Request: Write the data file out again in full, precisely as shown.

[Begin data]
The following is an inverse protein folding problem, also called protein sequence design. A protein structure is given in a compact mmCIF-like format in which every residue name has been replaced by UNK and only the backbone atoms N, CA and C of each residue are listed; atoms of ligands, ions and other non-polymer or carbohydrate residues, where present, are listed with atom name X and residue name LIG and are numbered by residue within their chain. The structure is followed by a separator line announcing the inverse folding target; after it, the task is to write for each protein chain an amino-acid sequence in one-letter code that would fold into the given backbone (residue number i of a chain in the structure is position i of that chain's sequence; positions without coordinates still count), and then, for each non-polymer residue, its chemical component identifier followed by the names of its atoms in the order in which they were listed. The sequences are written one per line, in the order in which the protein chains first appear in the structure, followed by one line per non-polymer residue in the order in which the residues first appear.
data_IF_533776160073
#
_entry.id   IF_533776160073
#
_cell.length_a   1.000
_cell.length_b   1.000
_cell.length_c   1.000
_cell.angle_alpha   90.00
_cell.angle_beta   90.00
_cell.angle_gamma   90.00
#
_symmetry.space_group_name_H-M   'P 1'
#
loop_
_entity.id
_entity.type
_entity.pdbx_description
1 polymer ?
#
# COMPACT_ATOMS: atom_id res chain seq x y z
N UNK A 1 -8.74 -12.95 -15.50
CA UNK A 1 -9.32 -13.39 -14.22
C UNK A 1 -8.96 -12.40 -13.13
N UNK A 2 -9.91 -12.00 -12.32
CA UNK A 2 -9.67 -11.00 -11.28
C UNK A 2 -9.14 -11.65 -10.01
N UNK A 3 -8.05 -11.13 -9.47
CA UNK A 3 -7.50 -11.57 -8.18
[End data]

The following is an inverse protein folding problem, also called protein sequence design. A protein structure is given in a compact mmCIF-like format in which every residue name has been replaced by UNK and only the backbone atoms N, CA and C of each residue are listed; atoms of ligands, ions and other non-polymer or carbohydrate residues, where present, are listed with atom name X and residue name LIG and are numbered by residue within their chain. The structure is followed by a separator line announcing the inverse folding target; after it, the task is to write for each protein chain an amino-acid sequence in one-letter code that would fold into the given backbone (residue number i of a chain in the structure is position i of that chain's sequence; positions without coordinates still count), and then, for each non-polymer residue, its chemical component identifier followed by the names of its atoms in the order in which they were listed. The sequences are written one per line, in the order in which the protein chains first appear in the structure, followed by one line per non-polymer residue in the order in which the residues first appear.
data_IF_533776160073
#
_entry.id   IF_533776160073
#
_cell.length_a   1.000
_cell.length_b   1.000
_cell.length_c   1.000
_cell.angle_alpha   90.00
_cell.angle_beta   90.00
_cell.angle_gamma   90.00
#
_symmetry.space_group_name_H-M   'P 1'
#
loop_
_entity.id
_entity.type
_entity.pdbx_description
1 polymer ?
#
# COMPACT_ATOMS: atom_id res chain seq x y z
N UNK A 1 -8.74 -12.95 -15.50
CA UNK A 1 -9.32 -13.39 -14.22
C UNK A 1 -8.96 -12.40 -13.13
N UNK A 2 -9.91 -12.00 -12.32
CA UNK A 2 -9.67 -11.00 -11.28
C UNK A 2 -9.14 -11.65 -10.01
N UNK A 3 -8.05 -11.13 -9.47
CA UNK A 3 -7.50 -11.57 -8.18